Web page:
With the rapid increase in vehicle automation technology, the call for understanding how humans behave while driving in an automated vehicle becomes more urgent. Vehicles that have automated systems such as Lane Keeping Assist (LKA) or Adaptive Cruise Control (ACC) not only support drivers in their journey, but also place them in a passive supervising role, scanning for potential hazardous stimuli in the environment or a system malfunction. More advanced technology that includes both lateral and longitudinal control and enables vehicles to drive at close distances from each other (called platooning technology) has the potential to reduce energy consumption and highway congestion. However, such technology places the driver in an even more critical position, as the time headway between vehicles is often below human reaction time (i.e., down to approximately 0.3 seconds). Little is known about driver behaviour, and the psychological constructs involved therewith, in automated platoons. This thesis investigates driver psychology during automated platooning.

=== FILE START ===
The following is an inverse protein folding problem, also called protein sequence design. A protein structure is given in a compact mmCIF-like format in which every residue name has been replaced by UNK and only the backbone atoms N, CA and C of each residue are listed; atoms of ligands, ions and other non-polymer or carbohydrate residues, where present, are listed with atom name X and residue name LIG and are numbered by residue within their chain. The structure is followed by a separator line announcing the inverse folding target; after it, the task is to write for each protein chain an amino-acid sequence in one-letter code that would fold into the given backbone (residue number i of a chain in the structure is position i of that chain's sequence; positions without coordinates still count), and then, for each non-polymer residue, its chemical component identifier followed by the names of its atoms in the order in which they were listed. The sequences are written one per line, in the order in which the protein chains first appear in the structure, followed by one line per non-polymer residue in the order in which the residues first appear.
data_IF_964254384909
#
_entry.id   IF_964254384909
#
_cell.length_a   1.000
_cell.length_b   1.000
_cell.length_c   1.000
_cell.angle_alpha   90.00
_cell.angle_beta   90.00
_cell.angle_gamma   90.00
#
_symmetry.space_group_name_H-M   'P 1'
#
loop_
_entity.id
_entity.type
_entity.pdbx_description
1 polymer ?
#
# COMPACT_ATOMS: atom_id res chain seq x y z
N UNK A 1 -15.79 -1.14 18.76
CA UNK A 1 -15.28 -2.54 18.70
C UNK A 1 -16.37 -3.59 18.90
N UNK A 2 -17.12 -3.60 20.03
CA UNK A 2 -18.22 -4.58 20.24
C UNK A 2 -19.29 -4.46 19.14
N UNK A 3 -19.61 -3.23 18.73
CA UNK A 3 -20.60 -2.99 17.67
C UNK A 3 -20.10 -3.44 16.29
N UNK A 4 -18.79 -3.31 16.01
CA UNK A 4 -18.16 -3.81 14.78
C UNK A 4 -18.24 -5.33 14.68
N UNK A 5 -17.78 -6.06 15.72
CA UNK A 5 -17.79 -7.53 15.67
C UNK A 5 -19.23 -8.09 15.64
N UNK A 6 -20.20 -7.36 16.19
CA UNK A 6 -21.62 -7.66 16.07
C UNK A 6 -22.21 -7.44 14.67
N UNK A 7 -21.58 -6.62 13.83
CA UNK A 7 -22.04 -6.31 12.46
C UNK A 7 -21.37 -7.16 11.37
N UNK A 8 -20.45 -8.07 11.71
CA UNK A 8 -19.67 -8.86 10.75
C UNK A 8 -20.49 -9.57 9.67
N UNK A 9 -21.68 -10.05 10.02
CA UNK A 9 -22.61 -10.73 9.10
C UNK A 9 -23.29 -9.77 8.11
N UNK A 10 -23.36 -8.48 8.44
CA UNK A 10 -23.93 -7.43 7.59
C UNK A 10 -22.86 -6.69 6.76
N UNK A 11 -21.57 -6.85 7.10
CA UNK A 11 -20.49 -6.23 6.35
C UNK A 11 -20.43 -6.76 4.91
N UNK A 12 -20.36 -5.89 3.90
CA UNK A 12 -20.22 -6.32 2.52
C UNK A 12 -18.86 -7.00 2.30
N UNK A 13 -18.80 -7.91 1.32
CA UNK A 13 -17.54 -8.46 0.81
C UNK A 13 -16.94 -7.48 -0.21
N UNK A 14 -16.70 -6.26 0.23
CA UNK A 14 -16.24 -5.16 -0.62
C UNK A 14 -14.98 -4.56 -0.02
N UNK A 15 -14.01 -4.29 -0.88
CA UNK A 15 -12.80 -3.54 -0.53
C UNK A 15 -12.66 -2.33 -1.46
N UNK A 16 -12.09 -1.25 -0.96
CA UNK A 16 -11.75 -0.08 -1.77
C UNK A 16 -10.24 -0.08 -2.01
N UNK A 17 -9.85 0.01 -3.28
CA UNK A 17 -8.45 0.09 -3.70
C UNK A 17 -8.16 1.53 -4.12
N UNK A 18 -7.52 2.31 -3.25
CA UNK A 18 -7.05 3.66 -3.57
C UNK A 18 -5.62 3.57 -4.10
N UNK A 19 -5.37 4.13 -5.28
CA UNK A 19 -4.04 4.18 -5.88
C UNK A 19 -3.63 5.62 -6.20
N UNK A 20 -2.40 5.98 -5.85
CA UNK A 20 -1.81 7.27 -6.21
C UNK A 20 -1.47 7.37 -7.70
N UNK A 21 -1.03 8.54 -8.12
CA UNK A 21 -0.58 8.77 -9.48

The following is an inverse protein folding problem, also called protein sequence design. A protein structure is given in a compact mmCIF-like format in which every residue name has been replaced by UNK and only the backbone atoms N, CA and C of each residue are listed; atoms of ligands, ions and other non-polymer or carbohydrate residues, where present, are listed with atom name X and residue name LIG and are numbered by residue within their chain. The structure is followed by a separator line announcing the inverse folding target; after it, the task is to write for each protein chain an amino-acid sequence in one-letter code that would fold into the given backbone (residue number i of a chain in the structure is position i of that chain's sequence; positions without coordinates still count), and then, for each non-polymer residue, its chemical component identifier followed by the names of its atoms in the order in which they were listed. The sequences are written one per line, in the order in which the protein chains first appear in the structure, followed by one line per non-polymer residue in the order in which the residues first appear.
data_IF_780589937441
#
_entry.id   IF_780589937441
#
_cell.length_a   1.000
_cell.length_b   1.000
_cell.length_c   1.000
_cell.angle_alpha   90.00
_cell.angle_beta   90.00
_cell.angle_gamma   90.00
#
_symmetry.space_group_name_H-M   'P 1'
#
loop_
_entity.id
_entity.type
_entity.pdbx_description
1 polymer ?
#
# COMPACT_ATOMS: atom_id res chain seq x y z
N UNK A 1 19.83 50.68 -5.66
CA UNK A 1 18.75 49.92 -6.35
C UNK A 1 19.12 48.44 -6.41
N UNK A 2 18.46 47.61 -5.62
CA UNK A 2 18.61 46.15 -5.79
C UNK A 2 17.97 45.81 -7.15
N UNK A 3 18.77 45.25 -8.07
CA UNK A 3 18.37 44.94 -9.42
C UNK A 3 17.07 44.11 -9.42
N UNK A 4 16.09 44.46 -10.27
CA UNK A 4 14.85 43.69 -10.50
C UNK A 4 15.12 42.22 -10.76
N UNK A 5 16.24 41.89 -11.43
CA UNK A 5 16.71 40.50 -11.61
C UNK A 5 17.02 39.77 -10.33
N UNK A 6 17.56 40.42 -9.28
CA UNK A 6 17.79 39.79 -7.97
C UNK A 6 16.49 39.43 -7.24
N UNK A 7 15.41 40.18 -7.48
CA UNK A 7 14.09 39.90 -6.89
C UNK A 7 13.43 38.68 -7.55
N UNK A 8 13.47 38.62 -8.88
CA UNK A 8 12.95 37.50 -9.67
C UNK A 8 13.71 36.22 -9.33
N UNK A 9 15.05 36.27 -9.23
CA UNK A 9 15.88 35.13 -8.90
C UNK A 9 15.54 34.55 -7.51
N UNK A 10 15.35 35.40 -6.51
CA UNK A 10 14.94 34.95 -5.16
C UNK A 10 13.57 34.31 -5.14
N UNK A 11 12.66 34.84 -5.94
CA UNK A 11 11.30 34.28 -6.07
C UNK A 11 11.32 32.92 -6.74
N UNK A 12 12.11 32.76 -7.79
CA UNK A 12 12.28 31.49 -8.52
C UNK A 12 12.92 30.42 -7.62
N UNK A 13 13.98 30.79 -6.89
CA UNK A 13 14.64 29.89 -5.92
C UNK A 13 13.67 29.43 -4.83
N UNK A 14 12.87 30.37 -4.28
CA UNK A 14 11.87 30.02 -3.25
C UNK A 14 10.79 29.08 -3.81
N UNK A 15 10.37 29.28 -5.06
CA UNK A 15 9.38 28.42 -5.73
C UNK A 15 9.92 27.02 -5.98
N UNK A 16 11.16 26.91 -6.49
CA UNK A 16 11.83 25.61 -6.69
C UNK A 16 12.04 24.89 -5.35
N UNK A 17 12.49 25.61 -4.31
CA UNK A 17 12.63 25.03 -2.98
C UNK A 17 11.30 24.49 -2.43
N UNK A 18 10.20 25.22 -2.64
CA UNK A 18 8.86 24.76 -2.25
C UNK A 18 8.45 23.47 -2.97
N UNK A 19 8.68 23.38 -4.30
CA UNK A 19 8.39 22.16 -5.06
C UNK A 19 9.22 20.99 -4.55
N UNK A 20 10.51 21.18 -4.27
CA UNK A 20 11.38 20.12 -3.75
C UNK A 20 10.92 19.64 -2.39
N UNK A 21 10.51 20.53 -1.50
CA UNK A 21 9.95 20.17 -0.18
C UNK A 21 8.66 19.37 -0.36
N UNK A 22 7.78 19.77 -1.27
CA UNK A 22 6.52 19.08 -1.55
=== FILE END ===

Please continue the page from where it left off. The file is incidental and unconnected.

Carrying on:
|Award date||20 Dec 2017|
|Publication status||Published - 2017|